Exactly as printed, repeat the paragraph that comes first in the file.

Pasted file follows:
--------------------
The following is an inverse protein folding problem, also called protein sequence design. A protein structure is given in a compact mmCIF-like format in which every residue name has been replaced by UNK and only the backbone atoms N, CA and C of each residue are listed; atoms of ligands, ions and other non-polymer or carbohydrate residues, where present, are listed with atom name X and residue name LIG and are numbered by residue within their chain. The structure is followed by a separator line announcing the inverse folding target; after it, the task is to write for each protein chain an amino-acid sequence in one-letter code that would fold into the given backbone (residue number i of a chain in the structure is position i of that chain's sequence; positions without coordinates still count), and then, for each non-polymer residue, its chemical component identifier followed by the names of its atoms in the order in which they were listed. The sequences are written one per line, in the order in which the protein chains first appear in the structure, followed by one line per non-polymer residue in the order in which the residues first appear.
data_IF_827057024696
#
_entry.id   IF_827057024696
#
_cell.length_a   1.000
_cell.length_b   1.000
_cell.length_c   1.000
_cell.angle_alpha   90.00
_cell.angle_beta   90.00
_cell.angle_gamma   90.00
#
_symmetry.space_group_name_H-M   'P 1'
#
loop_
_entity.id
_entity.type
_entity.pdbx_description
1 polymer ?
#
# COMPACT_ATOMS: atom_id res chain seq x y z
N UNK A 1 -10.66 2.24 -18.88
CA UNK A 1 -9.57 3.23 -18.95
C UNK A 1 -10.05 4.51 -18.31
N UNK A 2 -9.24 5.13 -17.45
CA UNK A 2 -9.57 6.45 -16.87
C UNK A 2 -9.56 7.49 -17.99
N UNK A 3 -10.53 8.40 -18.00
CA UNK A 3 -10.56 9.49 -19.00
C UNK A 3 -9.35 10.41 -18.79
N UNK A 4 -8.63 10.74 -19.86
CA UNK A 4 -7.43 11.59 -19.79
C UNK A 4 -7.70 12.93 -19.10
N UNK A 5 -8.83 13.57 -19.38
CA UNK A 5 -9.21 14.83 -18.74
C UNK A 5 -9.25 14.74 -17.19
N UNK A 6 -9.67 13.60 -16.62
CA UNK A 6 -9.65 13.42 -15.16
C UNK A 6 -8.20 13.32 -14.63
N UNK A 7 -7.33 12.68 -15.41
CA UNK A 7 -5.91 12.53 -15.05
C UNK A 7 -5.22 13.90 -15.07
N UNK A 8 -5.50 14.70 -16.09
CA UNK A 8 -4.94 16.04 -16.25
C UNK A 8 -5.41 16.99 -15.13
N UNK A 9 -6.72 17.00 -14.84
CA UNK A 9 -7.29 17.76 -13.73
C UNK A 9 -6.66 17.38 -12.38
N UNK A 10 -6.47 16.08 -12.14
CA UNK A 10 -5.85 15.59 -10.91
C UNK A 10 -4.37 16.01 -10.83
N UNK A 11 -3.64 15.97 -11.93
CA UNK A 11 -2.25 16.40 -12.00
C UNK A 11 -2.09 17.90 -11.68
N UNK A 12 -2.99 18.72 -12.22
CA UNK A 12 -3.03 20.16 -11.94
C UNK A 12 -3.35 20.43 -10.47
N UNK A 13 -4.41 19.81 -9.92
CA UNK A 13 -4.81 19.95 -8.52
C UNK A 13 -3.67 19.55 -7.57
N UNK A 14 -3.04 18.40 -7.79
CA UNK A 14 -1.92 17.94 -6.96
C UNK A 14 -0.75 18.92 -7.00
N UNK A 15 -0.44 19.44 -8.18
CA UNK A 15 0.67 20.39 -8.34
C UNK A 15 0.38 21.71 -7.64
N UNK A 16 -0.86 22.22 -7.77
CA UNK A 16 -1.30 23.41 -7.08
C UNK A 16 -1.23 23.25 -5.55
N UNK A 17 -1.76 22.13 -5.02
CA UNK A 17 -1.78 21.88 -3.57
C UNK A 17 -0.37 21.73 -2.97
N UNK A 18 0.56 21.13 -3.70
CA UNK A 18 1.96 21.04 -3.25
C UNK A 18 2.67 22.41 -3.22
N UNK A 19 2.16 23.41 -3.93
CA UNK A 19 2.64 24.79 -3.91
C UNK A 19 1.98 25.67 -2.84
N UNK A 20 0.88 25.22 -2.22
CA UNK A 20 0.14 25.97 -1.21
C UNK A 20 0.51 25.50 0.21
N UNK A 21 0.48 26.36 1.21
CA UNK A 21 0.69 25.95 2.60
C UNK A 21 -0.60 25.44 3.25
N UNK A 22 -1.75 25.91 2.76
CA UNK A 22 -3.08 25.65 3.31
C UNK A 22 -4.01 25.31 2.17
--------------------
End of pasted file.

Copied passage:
The following is an inverse protein folding problem, also called protein sequence design. A protein structure is given in a compact mmCIF-like format in which every residue name has been replaced by UNK and only the backbone atoms N, CA and C of each residue are listed; atoms of ligands, ions and other non-polymer or carbohydrate residues, where present, are listed with atom name X and residue name LIG and are numbered by residue within their chain. The structure is followed by a separator line announcing the inverse folding target; after it, the task is to write for each protein chain an amino-acid sequence in one-letter code that would fold into the given backbone (residue number i of a chain in the structure is position i of that chain's sequence; positions without coordinates still count), and then, for each non-polymer residue, its chemical component identifier followed by the names of its atoms in the order in which they were listed. The sequences are written one per line, in the order in which the protein chains first appear in the structure, followed by one line per non-polymer residue in the order in which the residues first appear.